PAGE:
I make the bed, wake his Aunt Tina, and start the coffee maker. I debate for 5 solid minutes over whether I should lay out his clothes for him. I decide to do it. This isn’t a normal day, so why should I act like it is?

Dressed and completely awake, we decide to get an early start to the hospital. The interstate is deserted. I’m unused to driving in the dark, and the empty highway startles me. Our headlights slice through the pitch black, and only road signs greet us along our asphalt path. For twenty minutes, we are silent. The radio plays quietly in the background. Tina asks me a question, I answer it. Brian sits in the seat next to me, hands folded in his lap. He tries to appear calm, but I can see the nerves dancing under his skin.

As we pull into the parking lot the sky just begins to turn pink. Morning has officially arrived. We gather our belongings–bags and afghans and books and sweaters. Changes of clothing. Warm socks. We trek to the sliding glass doors, a small caravan of modern day nomads.

The fluorescent lights are much too bright. I feel like I want sunglasses. Tina takes our stuff and makes a beeline for the waiting room “to get us comfy seats near the coffee maker.” I smile. Brian and I head the other direction. I stare at the dark blue veins under the skin of his hand as he signs his name and hands over his driver’s license. I rub my fingers down his back, feeling every bone in his spine. He smiles weakly.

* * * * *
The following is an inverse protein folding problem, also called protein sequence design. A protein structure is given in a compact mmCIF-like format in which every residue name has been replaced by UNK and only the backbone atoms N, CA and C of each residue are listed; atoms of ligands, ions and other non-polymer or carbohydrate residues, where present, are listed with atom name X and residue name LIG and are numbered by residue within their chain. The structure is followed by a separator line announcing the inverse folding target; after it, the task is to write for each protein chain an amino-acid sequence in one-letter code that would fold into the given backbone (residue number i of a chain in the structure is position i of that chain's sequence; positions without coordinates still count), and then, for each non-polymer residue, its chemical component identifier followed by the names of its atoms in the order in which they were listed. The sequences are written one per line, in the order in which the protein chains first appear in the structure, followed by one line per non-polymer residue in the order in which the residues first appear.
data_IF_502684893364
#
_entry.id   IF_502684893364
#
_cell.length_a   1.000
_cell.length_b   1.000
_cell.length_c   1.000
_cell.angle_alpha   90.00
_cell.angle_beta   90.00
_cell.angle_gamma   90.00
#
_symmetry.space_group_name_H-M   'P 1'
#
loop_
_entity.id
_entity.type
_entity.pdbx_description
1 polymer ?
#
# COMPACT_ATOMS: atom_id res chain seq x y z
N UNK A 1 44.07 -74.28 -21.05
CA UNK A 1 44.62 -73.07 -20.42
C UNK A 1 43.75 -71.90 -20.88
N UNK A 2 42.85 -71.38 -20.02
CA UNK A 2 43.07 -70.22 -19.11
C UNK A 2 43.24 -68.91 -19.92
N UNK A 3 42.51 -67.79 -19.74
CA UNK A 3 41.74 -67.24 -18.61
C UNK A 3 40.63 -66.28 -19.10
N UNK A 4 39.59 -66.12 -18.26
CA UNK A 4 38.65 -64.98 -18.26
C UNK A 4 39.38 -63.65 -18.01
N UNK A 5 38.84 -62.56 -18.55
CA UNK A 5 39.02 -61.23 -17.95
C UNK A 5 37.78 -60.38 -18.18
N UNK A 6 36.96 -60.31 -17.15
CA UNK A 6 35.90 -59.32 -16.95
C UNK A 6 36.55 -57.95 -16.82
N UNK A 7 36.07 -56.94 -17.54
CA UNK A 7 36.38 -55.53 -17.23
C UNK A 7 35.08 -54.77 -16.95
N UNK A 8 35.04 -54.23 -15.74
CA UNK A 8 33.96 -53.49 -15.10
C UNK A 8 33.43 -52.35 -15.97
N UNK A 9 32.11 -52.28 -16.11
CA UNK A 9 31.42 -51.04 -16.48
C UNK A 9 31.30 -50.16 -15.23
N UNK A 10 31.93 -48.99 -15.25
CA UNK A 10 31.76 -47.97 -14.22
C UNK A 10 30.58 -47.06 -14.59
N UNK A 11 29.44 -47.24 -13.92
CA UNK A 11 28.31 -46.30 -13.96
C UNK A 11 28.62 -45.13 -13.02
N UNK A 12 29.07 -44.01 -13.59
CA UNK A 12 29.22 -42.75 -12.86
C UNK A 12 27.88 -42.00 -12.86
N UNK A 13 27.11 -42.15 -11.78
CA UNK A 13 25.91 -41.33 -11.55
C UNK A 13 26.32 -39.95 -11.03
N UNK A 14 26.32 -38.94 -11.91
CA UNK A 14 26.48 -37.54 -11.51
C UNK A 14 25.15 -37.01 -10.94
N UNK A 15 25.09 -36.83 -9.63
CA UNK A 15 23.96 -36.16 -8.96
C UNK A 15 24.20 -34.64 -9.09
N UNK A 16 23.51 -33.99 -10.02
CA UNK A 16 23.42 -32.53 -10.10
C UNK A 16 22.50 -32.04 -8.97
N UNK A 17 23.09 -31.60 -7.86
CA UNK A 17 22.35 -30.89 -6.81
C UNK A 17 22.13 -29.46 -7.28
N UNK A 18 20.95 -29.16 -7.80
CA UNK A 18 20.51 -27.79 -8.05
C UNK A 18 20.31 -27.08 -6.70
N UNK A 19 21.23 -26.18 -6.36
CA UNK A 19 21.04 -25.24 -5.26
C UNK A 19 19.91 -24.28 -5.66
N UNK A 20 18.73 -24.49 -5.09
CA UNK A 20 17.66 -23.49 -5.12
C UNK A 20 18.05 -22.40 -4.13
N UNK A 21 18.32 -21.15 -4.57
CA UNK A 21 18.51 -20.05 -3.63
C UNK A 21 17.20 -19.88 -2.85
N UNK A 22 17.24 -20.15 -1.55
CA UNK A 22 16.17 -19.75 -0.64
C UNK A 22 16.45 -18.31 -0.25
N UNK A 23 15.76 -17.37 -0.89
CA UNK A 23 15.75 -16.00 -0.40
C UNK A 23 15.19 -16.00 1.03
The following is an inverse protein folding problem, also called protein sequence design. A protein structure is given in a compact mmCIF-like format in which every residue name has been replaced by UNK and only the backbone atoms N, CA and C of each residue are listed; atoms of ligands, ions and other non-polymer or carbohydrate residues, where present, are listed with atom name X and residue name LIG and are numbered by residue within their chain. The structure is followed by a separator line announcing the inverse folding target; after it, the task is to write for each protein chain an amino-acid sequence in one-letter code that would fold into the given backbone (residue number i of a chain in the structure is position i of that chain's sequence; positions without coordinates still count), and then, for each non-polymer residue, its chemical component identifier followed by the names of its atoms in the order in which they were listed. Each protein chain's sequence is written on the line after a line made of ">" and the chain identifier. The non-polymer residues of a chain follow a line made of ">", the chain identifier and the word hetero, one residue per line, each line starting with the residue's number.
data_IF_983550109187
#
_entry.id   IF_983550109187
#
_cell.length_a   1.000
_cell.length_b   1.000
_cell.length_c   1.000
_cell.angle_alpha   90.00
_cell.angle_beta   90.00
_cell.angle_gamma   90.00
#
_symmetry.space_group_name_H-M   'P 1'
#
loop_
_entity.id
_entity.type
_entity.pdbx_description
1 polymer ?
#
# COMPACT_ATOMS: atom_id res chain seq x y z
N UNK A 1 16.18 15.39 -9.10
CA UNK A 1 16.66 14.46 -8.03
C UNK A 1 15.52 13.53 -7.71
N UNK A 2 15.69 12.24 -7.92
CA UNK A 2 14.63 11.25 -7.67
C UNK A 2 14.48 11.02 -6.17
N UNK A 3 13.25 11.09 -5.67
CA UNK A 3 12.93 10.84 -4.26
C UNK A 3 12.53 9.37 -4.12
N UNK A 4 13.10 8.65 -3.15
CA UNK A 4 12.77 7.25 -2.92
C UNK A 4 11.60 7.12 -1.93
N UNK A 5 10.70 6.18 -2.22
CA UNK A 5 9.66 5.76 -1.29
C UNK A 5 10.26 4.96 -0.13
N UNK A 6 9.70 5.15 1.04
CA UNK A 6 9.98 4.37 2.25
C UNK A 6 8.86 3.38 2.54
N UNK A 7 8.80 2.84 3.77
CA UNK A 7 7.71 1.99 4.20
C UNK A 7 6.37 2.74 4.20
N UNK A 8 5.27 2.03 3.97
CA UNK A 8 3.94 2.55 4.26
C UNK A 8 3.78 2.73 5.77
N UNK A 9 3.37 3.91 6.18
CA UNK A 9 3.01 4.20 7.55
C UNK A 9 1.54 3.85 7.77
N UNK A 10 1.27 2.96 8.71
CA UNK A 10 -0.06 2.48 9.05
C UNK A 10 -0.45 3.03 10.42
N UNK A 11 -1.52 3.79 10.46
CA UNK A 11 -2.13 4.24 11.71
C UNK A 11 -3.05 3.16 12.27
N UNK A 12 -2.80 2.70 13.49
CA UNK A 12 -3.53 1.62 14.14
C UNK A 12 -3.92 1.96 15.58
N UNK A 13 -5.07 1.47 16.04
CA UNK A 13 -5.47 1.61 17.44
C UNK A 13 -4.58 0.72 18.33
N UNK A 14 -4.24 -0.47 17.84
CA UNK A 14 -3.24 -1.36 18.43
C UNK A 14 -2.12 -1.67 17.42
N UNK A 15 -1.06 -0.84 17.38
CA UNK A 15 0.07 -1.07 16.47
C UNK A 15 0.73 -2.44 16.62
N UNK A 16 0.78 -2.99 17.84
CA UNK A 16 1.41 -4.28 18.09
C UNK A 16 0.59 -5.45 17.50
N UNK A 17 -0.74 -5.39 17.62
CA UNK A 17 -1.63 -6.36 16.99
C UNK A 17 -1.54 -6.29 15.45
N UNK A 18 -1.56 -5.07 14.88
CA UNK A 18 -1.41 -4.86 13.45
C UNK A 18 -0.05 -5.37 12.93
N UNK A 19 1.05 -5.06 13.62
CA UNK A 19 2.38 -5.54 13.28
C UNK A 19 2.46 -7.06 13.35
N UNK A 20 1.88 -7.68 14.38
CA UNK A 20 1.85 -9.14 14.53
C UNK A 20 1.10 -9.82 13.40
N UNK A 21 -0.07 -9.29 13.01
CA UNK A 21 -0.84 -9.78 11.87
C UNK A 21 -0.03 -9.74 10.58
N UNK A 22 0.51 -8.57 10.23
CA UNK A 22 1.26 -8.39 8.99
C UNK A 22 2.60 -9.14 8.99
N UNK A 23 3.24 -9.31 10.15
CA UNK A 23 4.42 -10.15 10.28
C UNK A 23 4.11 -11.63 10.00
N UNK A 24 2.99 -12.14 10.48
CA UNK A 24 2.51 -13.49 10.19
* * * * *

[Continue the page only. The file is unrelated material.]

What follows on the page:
We sit. We wait. It feels like days, but it’s only minutes. He plays Angry Birds. Tina and I make small talk. I want to stand up, pace, fidget. Finally, they call his name, and we walk back to finish the paperwork. I could let him go alone, but I can’t abide it. So I squeeze in to the little cubicle with him. I listen as he answers the same 25 questions he’s been asked so frequently these last few weeks. He jokes with the nurse who taps away on the keys of her computer. We sign where we’re told to sign.

They send us to another office. Here we go over how the surgery will happen. What the doctors will do. What we can expect. This nurse has less information for us than she likes. She keeps looking as his file, glancing at her computer monitor, swishing her mouse in search of more facts.

“Did the surgeons tell you what recovery was going to be like?” she asks gently.

No. We don’t know what to expect because they won’t know how bad it is, and they won’t until they open up my husband’s abdomen.

She nods once, plasters a smile on her face, and continues to walk us through the surgery plans she’s aware of.

At this point we are separated. They take him back to prep him. I can’t go. It’s the first time we’ve been separated since the cytoscopy. I feel the panic start to creep up and I stamp it down quickly. No time for that now. He kisses me, squeezes my hand, and disappears through the thick wooden doors.